This coming Saturday the little men of boxing take over Inglewood, California with a trio of world title bouts taking place in the Flyweight and Super Flyweight divisions. One of those bouts will feature veteran American-Filipino Brian Viloria (38-5-0-2, 23) take on little known Artem Dalakian (15-0, 11), a Ukrainian fighter who was born in Azerbaijan, for the WBA Flyweight title. For Viloria the bout could be a final bout at the top, and a chance to finish his long career as a champion, whilst Dalakian will be wanting to announce himself as a top tier fighter.
Viloria's professional career has been a genuine roller-coaster. He made his professional debut in 2001, after an outstanding amateur career that saw him become World Amateur Champion back in 1999 and competed at the 2000 Olympics. As a professional Viloria was fast tracked and in 2005 claimed the WBC world title by stopping Eric Ortiz inside a round. Sadly his first reign was a short one, lasting just 11 months, and just a single successful title defense, before he lost the belt to Omar Nino Romero. Viloria would claim the IBF title in 2009 by stopping Ulises Solis, to become a 2-time world champion, but again his reign was a short lived one and he lost the title the following year to Carlos Tamara. In 2011 we saw Viloria become a 3-time champion, as he beat Julio Cesar Miranda for the WBO Flyweight title, and had his best reign, stopping Giovani Segura, avenging a loss to Omar Nino Romero and unifying the WBA and WBO titles with a thrilling win over Hernan Marquez.
What has basically been the way with Viloria's career is success followed by a stumble, followed by more success and another stumble. It often seemed like Viloria was unable to decide what he was in the ring. Was he a boxer, or a puncher? He could certainly bang, but came up against fighters who could take his power and test his stamina, eventually out lasting him. If he boxed he'd have to be more cautious, but still preserve his stamina and not have too much wasted movement. Being lost between the two styles often cost him. Despite being excellent at both, he wasn't quite elite at either, and could be out punched or out boxed, and had stamina issue that were always going to be a problem in the later rounds. As he matured those issues continued to be with him, and at 37 it's hard to know just what he has left in the tank. If he was was in his prime he'd be very strongly favoured here, despite some inconsistent performances, but at 37, with almost 17 years of professional experience behind him, 333 rounds, and 45 fights....one must wonder what he has left.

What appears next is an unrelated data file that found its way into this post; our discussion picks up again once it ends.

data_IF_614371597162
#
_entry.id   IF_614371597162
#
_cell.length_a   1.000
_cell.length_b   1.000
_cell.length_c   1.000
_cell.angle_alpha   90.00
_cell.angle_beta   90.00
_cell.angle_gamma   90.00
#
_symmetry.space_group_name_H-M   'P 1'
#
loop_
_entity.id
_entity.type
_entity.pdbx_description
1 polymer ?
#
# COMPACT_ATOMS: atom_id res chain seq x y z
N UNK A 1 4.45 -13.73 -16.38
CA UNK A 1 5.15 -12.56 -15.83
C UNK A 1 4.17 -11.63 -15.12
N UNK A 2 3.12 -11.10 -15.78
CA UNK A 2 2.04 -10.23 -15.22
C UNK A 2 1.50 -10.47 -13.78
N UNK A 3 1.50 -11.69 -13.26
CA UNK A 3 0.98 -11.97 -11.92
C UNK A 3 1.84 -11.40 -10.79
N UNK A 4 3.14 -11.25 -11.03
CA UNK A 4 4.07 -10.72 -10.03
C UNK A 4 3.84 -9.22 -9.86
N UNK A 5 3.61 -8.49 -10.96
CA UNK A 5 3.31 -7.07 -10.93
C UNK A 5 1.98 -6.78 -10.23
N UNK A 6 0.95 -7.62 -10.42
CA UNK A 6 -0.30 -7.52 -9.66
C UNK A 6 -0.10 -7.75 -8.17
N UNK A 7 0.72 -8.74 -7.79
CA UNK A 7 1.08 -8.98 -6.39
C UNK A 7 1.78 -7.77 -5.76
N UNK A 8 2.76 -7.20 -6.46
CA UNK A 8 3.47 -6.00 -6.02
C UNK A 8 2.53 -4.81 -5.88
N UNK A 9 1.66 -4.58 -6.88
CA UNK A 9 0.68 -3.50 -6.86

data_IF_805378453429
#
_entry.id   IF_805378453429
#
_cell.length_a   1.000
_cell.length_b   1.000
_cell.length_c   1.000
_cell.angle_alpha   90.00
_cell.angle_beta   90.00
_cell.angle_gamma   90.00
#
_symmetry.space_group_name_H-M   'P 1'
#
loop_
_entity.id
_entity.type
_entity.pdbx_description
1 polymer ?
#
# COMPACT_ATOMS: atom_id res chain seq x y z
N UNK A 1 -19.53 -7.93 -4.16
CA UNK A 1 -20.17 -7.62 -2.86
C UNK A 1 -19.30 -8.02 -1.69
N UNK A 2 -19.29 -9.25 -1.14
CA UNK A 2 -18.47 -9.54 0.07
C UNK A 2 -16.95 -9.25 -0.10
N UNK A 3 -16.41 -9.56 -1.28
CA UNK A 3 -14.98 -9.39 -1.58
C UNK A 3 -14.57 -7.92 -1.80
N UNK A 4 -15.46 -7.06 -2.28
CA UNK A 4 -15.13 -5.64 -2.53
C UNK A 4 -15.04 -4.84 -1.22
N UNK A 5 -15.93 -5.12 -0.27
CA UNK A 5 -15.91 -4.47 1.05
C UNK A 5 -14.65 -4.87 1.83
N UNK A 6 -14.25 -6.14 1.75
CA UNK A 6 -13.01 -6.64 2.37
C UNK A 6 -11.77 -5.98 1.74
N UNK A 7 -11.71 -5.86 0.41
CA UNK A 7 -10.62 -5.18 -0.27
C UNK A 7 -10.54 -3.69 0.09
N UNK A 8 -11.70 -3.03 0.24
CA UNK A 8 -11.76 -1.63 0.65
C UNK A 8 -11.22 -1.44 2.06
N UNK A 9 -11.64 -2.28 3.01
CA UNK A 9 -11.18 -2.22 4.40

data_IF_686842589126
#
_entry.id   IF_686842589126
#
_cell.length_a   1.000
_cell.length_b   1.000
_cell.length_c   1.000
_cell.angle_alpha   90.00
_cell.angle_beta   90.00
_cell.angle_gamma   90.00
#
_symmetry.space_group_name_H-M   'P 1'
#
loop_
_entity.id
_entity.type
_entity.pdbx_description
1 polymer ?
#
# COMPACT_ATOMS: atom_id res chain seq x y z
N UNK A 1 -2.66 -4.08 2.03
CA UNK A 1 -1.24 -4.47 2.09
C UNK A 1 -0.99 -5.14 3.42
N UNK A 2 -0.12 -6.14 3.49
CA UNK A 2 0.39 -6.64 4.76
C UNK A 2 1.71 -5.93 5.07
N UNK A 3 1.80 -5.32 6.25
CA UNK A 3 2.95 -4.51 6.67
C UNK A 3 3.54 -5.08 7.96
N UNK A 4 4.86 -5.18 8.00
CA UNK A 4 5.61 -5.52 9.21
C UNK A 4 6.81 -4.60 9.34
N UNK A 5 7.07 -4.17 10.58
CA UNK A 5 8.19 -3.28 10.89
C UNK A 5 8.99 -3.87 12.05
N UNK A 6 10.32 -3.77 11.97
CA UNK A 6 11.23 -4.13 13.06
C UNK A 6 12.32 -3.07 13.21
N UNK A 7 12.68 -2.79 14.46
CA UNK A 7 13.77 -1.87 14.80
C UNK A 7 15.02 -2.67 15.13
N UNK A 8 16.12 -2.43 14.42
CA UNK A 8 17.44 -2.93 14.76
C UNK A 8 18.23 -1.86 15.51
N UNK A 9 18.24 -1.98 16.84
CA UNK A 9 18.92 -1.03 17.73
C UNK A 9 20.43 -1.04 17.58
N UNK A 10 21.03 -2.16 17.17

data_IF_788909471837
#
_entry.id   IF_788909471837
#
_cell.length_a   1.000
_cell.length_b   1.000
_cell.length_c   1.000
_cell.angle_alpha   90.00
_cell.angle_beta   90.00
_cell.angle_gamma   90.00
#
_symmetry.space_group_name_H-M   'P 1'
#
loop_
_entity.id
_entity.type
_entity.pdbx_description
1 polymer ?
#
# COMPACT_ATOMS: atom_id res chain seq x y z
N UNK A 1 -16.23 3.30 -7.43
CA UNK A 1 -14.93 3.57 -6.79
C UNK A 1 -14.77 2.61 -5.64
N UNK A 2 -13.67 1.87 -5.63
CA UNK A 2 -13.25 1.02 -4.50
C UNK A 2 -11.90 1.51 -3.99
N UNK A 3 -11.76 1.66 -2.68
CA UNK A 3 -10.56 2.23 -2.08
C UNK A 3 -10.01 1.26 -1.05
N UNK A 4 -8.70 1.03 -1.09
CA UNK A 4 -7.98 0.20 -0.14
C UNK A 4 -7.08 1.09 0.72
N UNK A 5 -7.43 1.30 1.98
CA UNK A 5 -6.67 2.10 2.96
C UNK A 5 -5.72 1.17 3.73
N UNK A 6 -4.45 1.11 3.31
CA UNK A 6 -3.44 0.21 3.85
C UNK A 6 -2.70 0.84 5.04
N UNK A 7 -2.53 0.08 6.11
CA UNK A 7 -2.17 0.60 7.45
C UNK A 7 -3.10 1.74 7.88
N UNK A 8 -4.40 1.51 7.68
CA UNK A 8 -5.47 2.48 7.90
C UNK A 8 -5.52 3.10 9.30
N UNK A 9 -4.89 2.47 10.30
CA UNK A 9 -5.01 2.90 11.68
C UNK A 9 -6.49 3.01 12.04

Aged 30 Dalakian is a real unknown on the world stage. He was supposed to fight for the title last year, against Kazuto Ioka who retired from the sport after issues with his father and manager. The Ukrainian has had to wait for his eventual shot and will be coming into this bout following a lengthy lay off, having not fought since last April, and he has only fought 17 rounds in the last 24 months, a possible issue here. Saying that however he is a heavy handed fighter who has stopped his last 4 foes, and has only been taken 12 rounds so far. On one hand that says something about his competition, which has been “middling” at best with his most notable win being a TKO over the 38 year old Silvio Olteanu, but on the other he does hit hard and is not someone to trade with for long.
Footage of Dalakian shows a very big looking flyweight, who is confident in his power, his chin and his physicality. His defense looks questionable, with his hands often by his waist, but it looks to be a choice by design, rather than an out and out flaw,as he looks to entice opponents to open up on him and give him a chance to land his shots. The openness may cost him against a top tier opponent, but he looks like he's going to be a handful for anyone just through sheer physical attributes and power. In terms of skills they are there, but look rather raw in certain fights and that's a surprise given he was a decent amateur fighter himself, and managed to compete in several notable amateur competitions.
If Viloria was in his prime we would expect his power, his skills, and his accuracy to be too much for the slower, cruder and more open Dalakian. There would be a chance that Viloria would tire himself out with power shots and not manage to blast out the Ukrainian, but we'd favour Viloria. However we don't have a prime Viloria with us any more and we suspect Dalakian's power, and physicality will be too much for Viloria, who will be broken down and stopped in the middle rounds. This will be fun, but really just a send off for the Filipino-American veteran.
World Title Previews
The biggest fights get broken down as we try to predict who will come out on top in the up coming world title bouts.